Scotland politics

General election 2017: Former SNP leader Alex Salmond loses seat

Alex Salmond

Former SNP leader Alex Salmond has lost his Gordon constituency to the Scottish Conservatives.

Colin Clark took the seat with 21,861 votes compared with Mr Salmond's 19,254.

The SNP have won the majority of the 59 Scottish constituencies.

Following the declaration, Mr Salmond said serving the local area had been the "privilege of my life". He added: "You've not seen the last of my bonnets and me."

The SNP's foreign affairs spokesman had swept to power in the Gordon seat with a 8,687 majority in 2015, overturning decades of Liberal Democrat rule.

In his victory speech, the newly-elected Tory MP Mr Clark said: "The silent majority have spoken. We are proud to be part of the United Kingdom."

Earlier, Douglas Ross of the Tories overturned a majority of 9,065 to defeat the SNP's deputy leader Angus Robertson by 4,200 votes in Moray.

In a short speech after the Gordon declaration, Mr Salmond said: "The SNP has lost a number of fine parliamentarians this evening, that is a grievous blow for us.

"But overall results show the SNP will win a majority of the seats in this country and a majority of the votes."

He said that while the SNP may have been reduced in numbers at Westminster, they will still have significant influence.

Mr Salmond bounced back to a prominent role in the SNP as foreign affairs spokesman after stepping down as first minister and party leader after defeat in the Scottish independence referendum in 2014.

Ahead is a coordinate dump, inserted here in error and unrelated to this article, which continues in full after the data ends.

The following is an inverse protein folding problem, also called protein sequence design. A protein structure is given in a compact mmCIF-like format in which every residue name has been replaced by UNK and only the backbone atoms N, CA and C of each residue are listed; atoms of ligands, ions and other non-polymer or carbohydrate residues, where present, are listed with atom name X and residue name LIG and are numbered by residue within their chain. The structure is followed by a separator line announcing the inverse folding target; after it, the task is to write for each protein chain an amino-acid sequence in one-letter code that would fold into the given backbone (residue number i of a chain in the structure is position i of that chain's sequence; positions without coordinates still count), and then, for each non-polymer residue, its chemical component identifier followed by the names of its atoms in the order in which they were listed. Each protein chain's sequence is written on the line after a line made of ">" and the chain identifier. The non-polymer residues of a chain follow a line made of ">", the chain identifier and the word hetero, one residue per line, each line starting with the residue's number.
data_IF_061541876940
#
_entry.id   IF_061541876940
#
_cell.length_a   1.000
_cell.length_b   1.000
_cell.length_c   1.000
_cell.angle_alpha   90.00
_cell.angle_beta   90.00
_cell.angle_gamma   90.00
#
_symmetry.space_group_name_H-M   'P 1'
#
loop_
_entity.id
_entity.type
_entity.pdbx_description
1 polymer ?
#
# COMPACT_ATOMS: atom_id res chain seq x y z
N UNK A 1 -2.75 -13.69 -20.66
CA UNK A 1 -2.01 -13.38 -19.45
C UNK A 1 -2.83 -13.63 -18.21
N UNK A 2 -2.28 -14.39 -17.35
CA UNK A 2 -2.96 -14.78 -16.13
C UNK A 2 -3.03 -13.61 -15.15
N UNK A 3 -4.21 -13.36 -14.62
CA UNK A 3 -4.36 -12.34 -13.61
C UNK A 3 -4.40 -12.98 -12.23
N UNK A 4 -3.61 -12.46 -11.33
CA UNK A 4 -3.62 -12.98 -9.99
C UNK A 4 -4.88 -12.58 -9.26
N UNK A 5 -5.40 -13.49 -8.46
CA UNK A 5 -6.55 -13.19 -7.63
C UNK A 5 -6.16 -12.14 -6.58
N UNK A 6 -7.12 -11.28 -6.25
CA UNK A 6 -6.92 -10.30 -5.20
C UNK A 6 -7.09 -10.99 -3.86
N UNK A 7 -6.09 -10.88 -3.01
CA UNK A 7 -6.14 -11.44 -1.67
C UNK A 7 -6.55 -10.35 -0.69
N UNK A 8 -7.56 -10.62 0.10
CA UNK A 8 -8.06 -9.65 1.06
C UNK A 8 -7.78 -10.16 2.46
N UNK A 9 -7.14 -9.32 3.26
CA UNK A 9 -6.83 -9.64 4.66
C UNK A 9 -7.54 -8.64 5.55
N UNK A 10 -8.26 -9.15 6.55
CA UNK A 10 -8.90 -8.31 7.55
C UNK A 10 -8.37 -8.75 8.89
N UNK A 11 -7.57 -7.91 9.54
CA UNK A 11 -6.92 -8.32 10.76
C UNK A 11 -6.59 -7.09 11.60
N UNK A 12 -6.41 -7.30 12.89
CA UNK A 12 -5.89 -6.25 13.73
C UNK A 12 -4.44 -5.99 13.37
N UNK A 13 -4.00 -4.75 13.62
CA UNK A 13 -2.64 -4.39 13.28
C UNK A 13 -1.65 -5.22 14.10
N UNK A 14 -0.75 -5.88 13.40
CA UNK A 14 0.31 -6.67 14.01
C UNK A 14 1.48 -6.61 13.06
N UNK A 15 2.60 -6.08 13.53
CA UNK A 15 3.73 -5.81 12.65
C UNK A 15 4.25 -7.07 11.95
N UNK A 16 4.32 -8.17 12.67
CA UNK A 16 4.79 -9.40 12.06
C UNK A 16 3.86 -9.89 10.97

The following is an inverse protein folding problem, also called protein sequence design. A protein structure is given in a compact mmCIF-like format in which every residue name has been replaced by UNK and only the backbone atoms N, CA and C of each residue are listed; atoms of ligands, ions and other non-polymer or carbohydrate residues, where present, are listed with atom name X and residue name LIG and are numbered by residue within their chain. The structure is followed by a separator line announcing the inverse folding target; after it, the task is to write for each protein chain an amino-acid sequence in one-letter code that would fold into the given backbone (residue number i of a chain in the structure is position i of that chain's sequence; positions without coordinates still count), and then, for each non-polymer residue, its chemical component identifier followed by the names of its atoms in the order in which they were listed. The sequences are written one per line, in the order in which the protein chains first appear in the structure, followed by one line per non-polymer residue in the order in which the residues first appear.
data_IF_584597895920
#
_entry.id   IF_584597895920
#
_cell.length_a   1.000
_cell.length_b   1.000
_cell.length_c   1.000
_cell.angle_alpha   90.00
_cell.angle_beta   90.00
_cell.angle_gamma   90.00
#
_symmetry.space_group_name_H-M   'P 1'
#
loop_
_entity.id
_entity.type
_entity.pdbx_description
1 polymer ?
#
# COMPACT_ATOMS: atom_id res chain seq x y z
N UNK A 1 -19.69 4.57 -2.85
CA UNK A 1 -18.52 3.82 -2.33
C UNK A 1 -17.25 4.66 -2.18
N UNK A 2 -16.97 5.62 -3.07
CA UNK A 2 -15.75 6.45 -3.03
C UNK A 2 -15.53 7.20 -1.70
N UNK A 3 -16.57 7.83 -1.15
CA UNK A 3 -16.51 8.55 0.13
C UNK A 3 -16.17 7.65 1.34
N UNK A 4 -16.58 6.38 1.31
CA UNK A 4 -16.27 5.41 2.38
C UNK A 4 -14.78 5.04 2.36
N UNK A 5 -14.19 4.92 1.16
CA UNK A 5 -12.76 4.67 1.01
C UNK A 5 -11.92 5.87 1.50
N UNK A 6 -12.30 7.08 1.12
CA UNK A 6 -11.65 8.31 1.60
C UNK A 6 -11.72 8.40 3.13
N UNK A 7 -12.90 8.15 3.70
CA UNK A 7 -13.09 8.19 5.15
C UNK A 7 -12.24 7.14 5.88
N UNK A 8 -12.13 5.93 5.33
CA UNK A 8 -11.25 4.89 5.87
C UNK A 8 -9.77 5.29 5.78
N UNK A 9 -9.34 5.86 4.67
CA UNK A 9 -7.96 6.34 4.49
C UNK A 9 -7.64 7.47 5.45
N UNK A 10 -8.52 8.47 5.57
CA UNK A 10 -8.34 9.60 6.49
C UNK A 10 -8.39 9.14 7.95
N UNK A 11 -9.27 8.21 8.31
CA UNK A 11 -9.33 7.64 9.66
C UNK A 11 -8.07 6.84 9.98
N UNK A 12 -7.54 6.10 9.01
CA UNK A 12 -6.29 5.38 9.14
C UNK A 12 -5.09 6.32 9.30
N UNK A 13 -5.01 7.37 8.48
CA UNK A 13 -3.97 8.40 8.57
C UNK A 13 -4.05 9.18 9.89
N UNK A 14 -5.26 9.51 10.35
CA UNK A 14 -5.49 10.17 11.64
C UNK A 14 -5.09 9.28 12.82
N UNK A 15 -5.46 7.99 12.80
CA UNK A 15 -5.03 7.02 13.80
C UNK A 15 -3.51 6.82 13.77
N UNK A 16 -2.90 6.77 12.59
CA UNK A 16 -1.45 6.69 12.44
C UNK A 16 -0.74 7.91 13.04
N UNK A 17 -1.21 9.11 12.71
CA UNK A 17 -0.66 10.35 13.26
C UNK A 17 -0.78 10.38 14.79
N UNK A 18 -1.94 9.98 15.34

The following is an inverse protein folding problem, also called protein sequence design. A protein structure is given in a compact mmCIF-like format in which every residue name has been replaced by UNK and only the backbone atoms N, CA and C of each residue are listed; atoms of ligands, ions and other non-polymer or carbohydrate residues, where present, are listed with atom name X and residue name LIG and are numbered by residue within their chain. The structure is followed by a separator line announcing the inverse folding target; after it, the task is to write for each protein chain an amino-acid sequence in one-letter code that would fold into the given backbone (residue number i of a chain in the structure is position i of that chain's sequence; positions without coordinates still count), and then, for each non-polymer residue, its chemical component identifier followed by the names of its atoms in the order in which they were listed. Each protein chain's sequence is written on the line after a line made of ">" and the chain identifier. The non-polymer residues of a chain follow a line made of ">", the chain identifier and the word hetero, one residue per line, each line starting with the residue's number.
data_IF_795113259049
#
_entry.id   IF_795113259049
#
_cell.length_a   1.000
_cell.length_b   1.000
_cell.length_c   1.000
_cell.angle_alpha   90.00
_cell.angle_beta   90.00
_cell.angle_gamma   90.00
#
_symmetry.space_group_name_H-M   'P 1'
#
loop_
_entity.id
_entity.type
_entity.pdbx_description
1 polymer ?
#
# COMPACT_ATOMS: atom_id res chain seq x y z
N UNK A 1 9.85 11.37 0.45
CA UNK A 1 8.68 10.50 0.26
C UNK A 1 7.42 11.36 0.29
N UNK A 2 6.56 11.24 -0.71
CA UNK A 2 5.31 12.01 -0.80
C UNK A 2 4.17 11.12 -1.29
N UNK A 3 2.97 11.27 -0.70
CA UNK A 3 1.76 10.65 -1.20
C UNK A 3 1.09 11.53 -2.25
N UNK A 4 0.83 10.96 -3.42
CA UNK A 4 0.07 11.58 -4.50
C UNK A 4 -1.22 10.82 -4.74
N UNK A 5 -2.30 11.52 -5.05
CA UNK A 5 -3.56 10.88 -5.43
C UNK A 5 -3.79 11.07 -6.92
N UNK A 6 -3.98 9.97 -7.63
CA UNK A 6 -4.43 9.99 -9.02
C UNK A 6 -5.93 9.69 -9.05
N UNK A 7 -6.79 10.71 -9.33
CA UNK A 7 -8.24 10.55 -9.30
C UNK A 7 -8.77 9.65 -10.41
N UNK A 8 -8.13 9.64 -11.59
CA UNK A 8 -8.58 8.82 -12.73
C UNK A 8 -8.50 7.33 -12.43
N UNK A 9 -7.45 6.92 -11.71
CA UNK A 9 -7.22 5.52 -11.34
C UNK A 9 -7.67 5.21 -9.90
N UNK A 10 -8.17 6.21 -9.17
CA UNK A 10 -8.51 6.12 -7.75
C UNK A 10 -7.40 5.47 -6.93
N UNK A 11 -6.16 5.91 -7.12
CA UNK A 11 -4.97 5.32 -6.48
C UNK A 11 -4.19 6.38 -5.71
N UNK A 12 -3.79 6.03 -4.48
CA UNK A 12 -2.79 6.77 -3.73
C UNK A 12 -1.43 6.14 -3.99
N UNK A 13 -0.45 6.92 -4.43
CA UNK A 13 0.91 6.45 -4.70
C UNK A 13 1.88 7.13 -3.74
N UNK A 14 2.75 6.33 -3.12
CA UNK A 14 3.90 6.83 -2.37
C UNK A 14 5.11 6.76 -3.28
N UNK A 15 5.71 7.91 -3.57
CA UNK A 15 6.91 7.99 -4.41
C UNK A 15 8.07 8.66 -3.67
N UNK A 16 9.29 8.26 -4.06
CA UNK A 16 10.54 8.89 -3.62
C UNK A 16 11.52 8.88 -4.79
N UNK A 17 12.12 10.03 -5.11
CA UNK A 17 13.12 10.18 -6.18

He joined the party in 1973 while at St Andrews University and was elected MP for Banff and Buchan in 1987, gaining prominence when he was suspended for a week for disrupting the chancellor's budget speech the following year.

He later said the incident - in which business in the Commons was suspended while Mr Salmond was expelled from the chamber - took him from "total nonentity to notoriety".

Decade-long partnership

He took over the leadership of the SNP for the first time in 1990 and remained at the helm in 1997 when the SNP increased its tally of MPs to six and played a key part in the successful campaign for a new Scottish Parliament.

The first Holyrood election took place in 1999, with Mr Salmond becoming MSP for Banff and Buchan.

He stood down as SNP leader in 2000 and left the Scottish Parliament the following year.

Despite refuting speculation he would return to the top job, he said: "If nominated, I'll decline; if drafted, I'll defer; and if elected, I'll resign."

He then stood on a joint ticket with Nicola Sturgeon marking the start of a decade-long partnership.

In 2007, he returned to Holyrood as MSP for Gordon and the new first minister, a position he held for seven years, making him the longest serving first minister.

Four years later, his party won an unprecedented overall majority at Holyrood and secured a referendum on Scottish independence.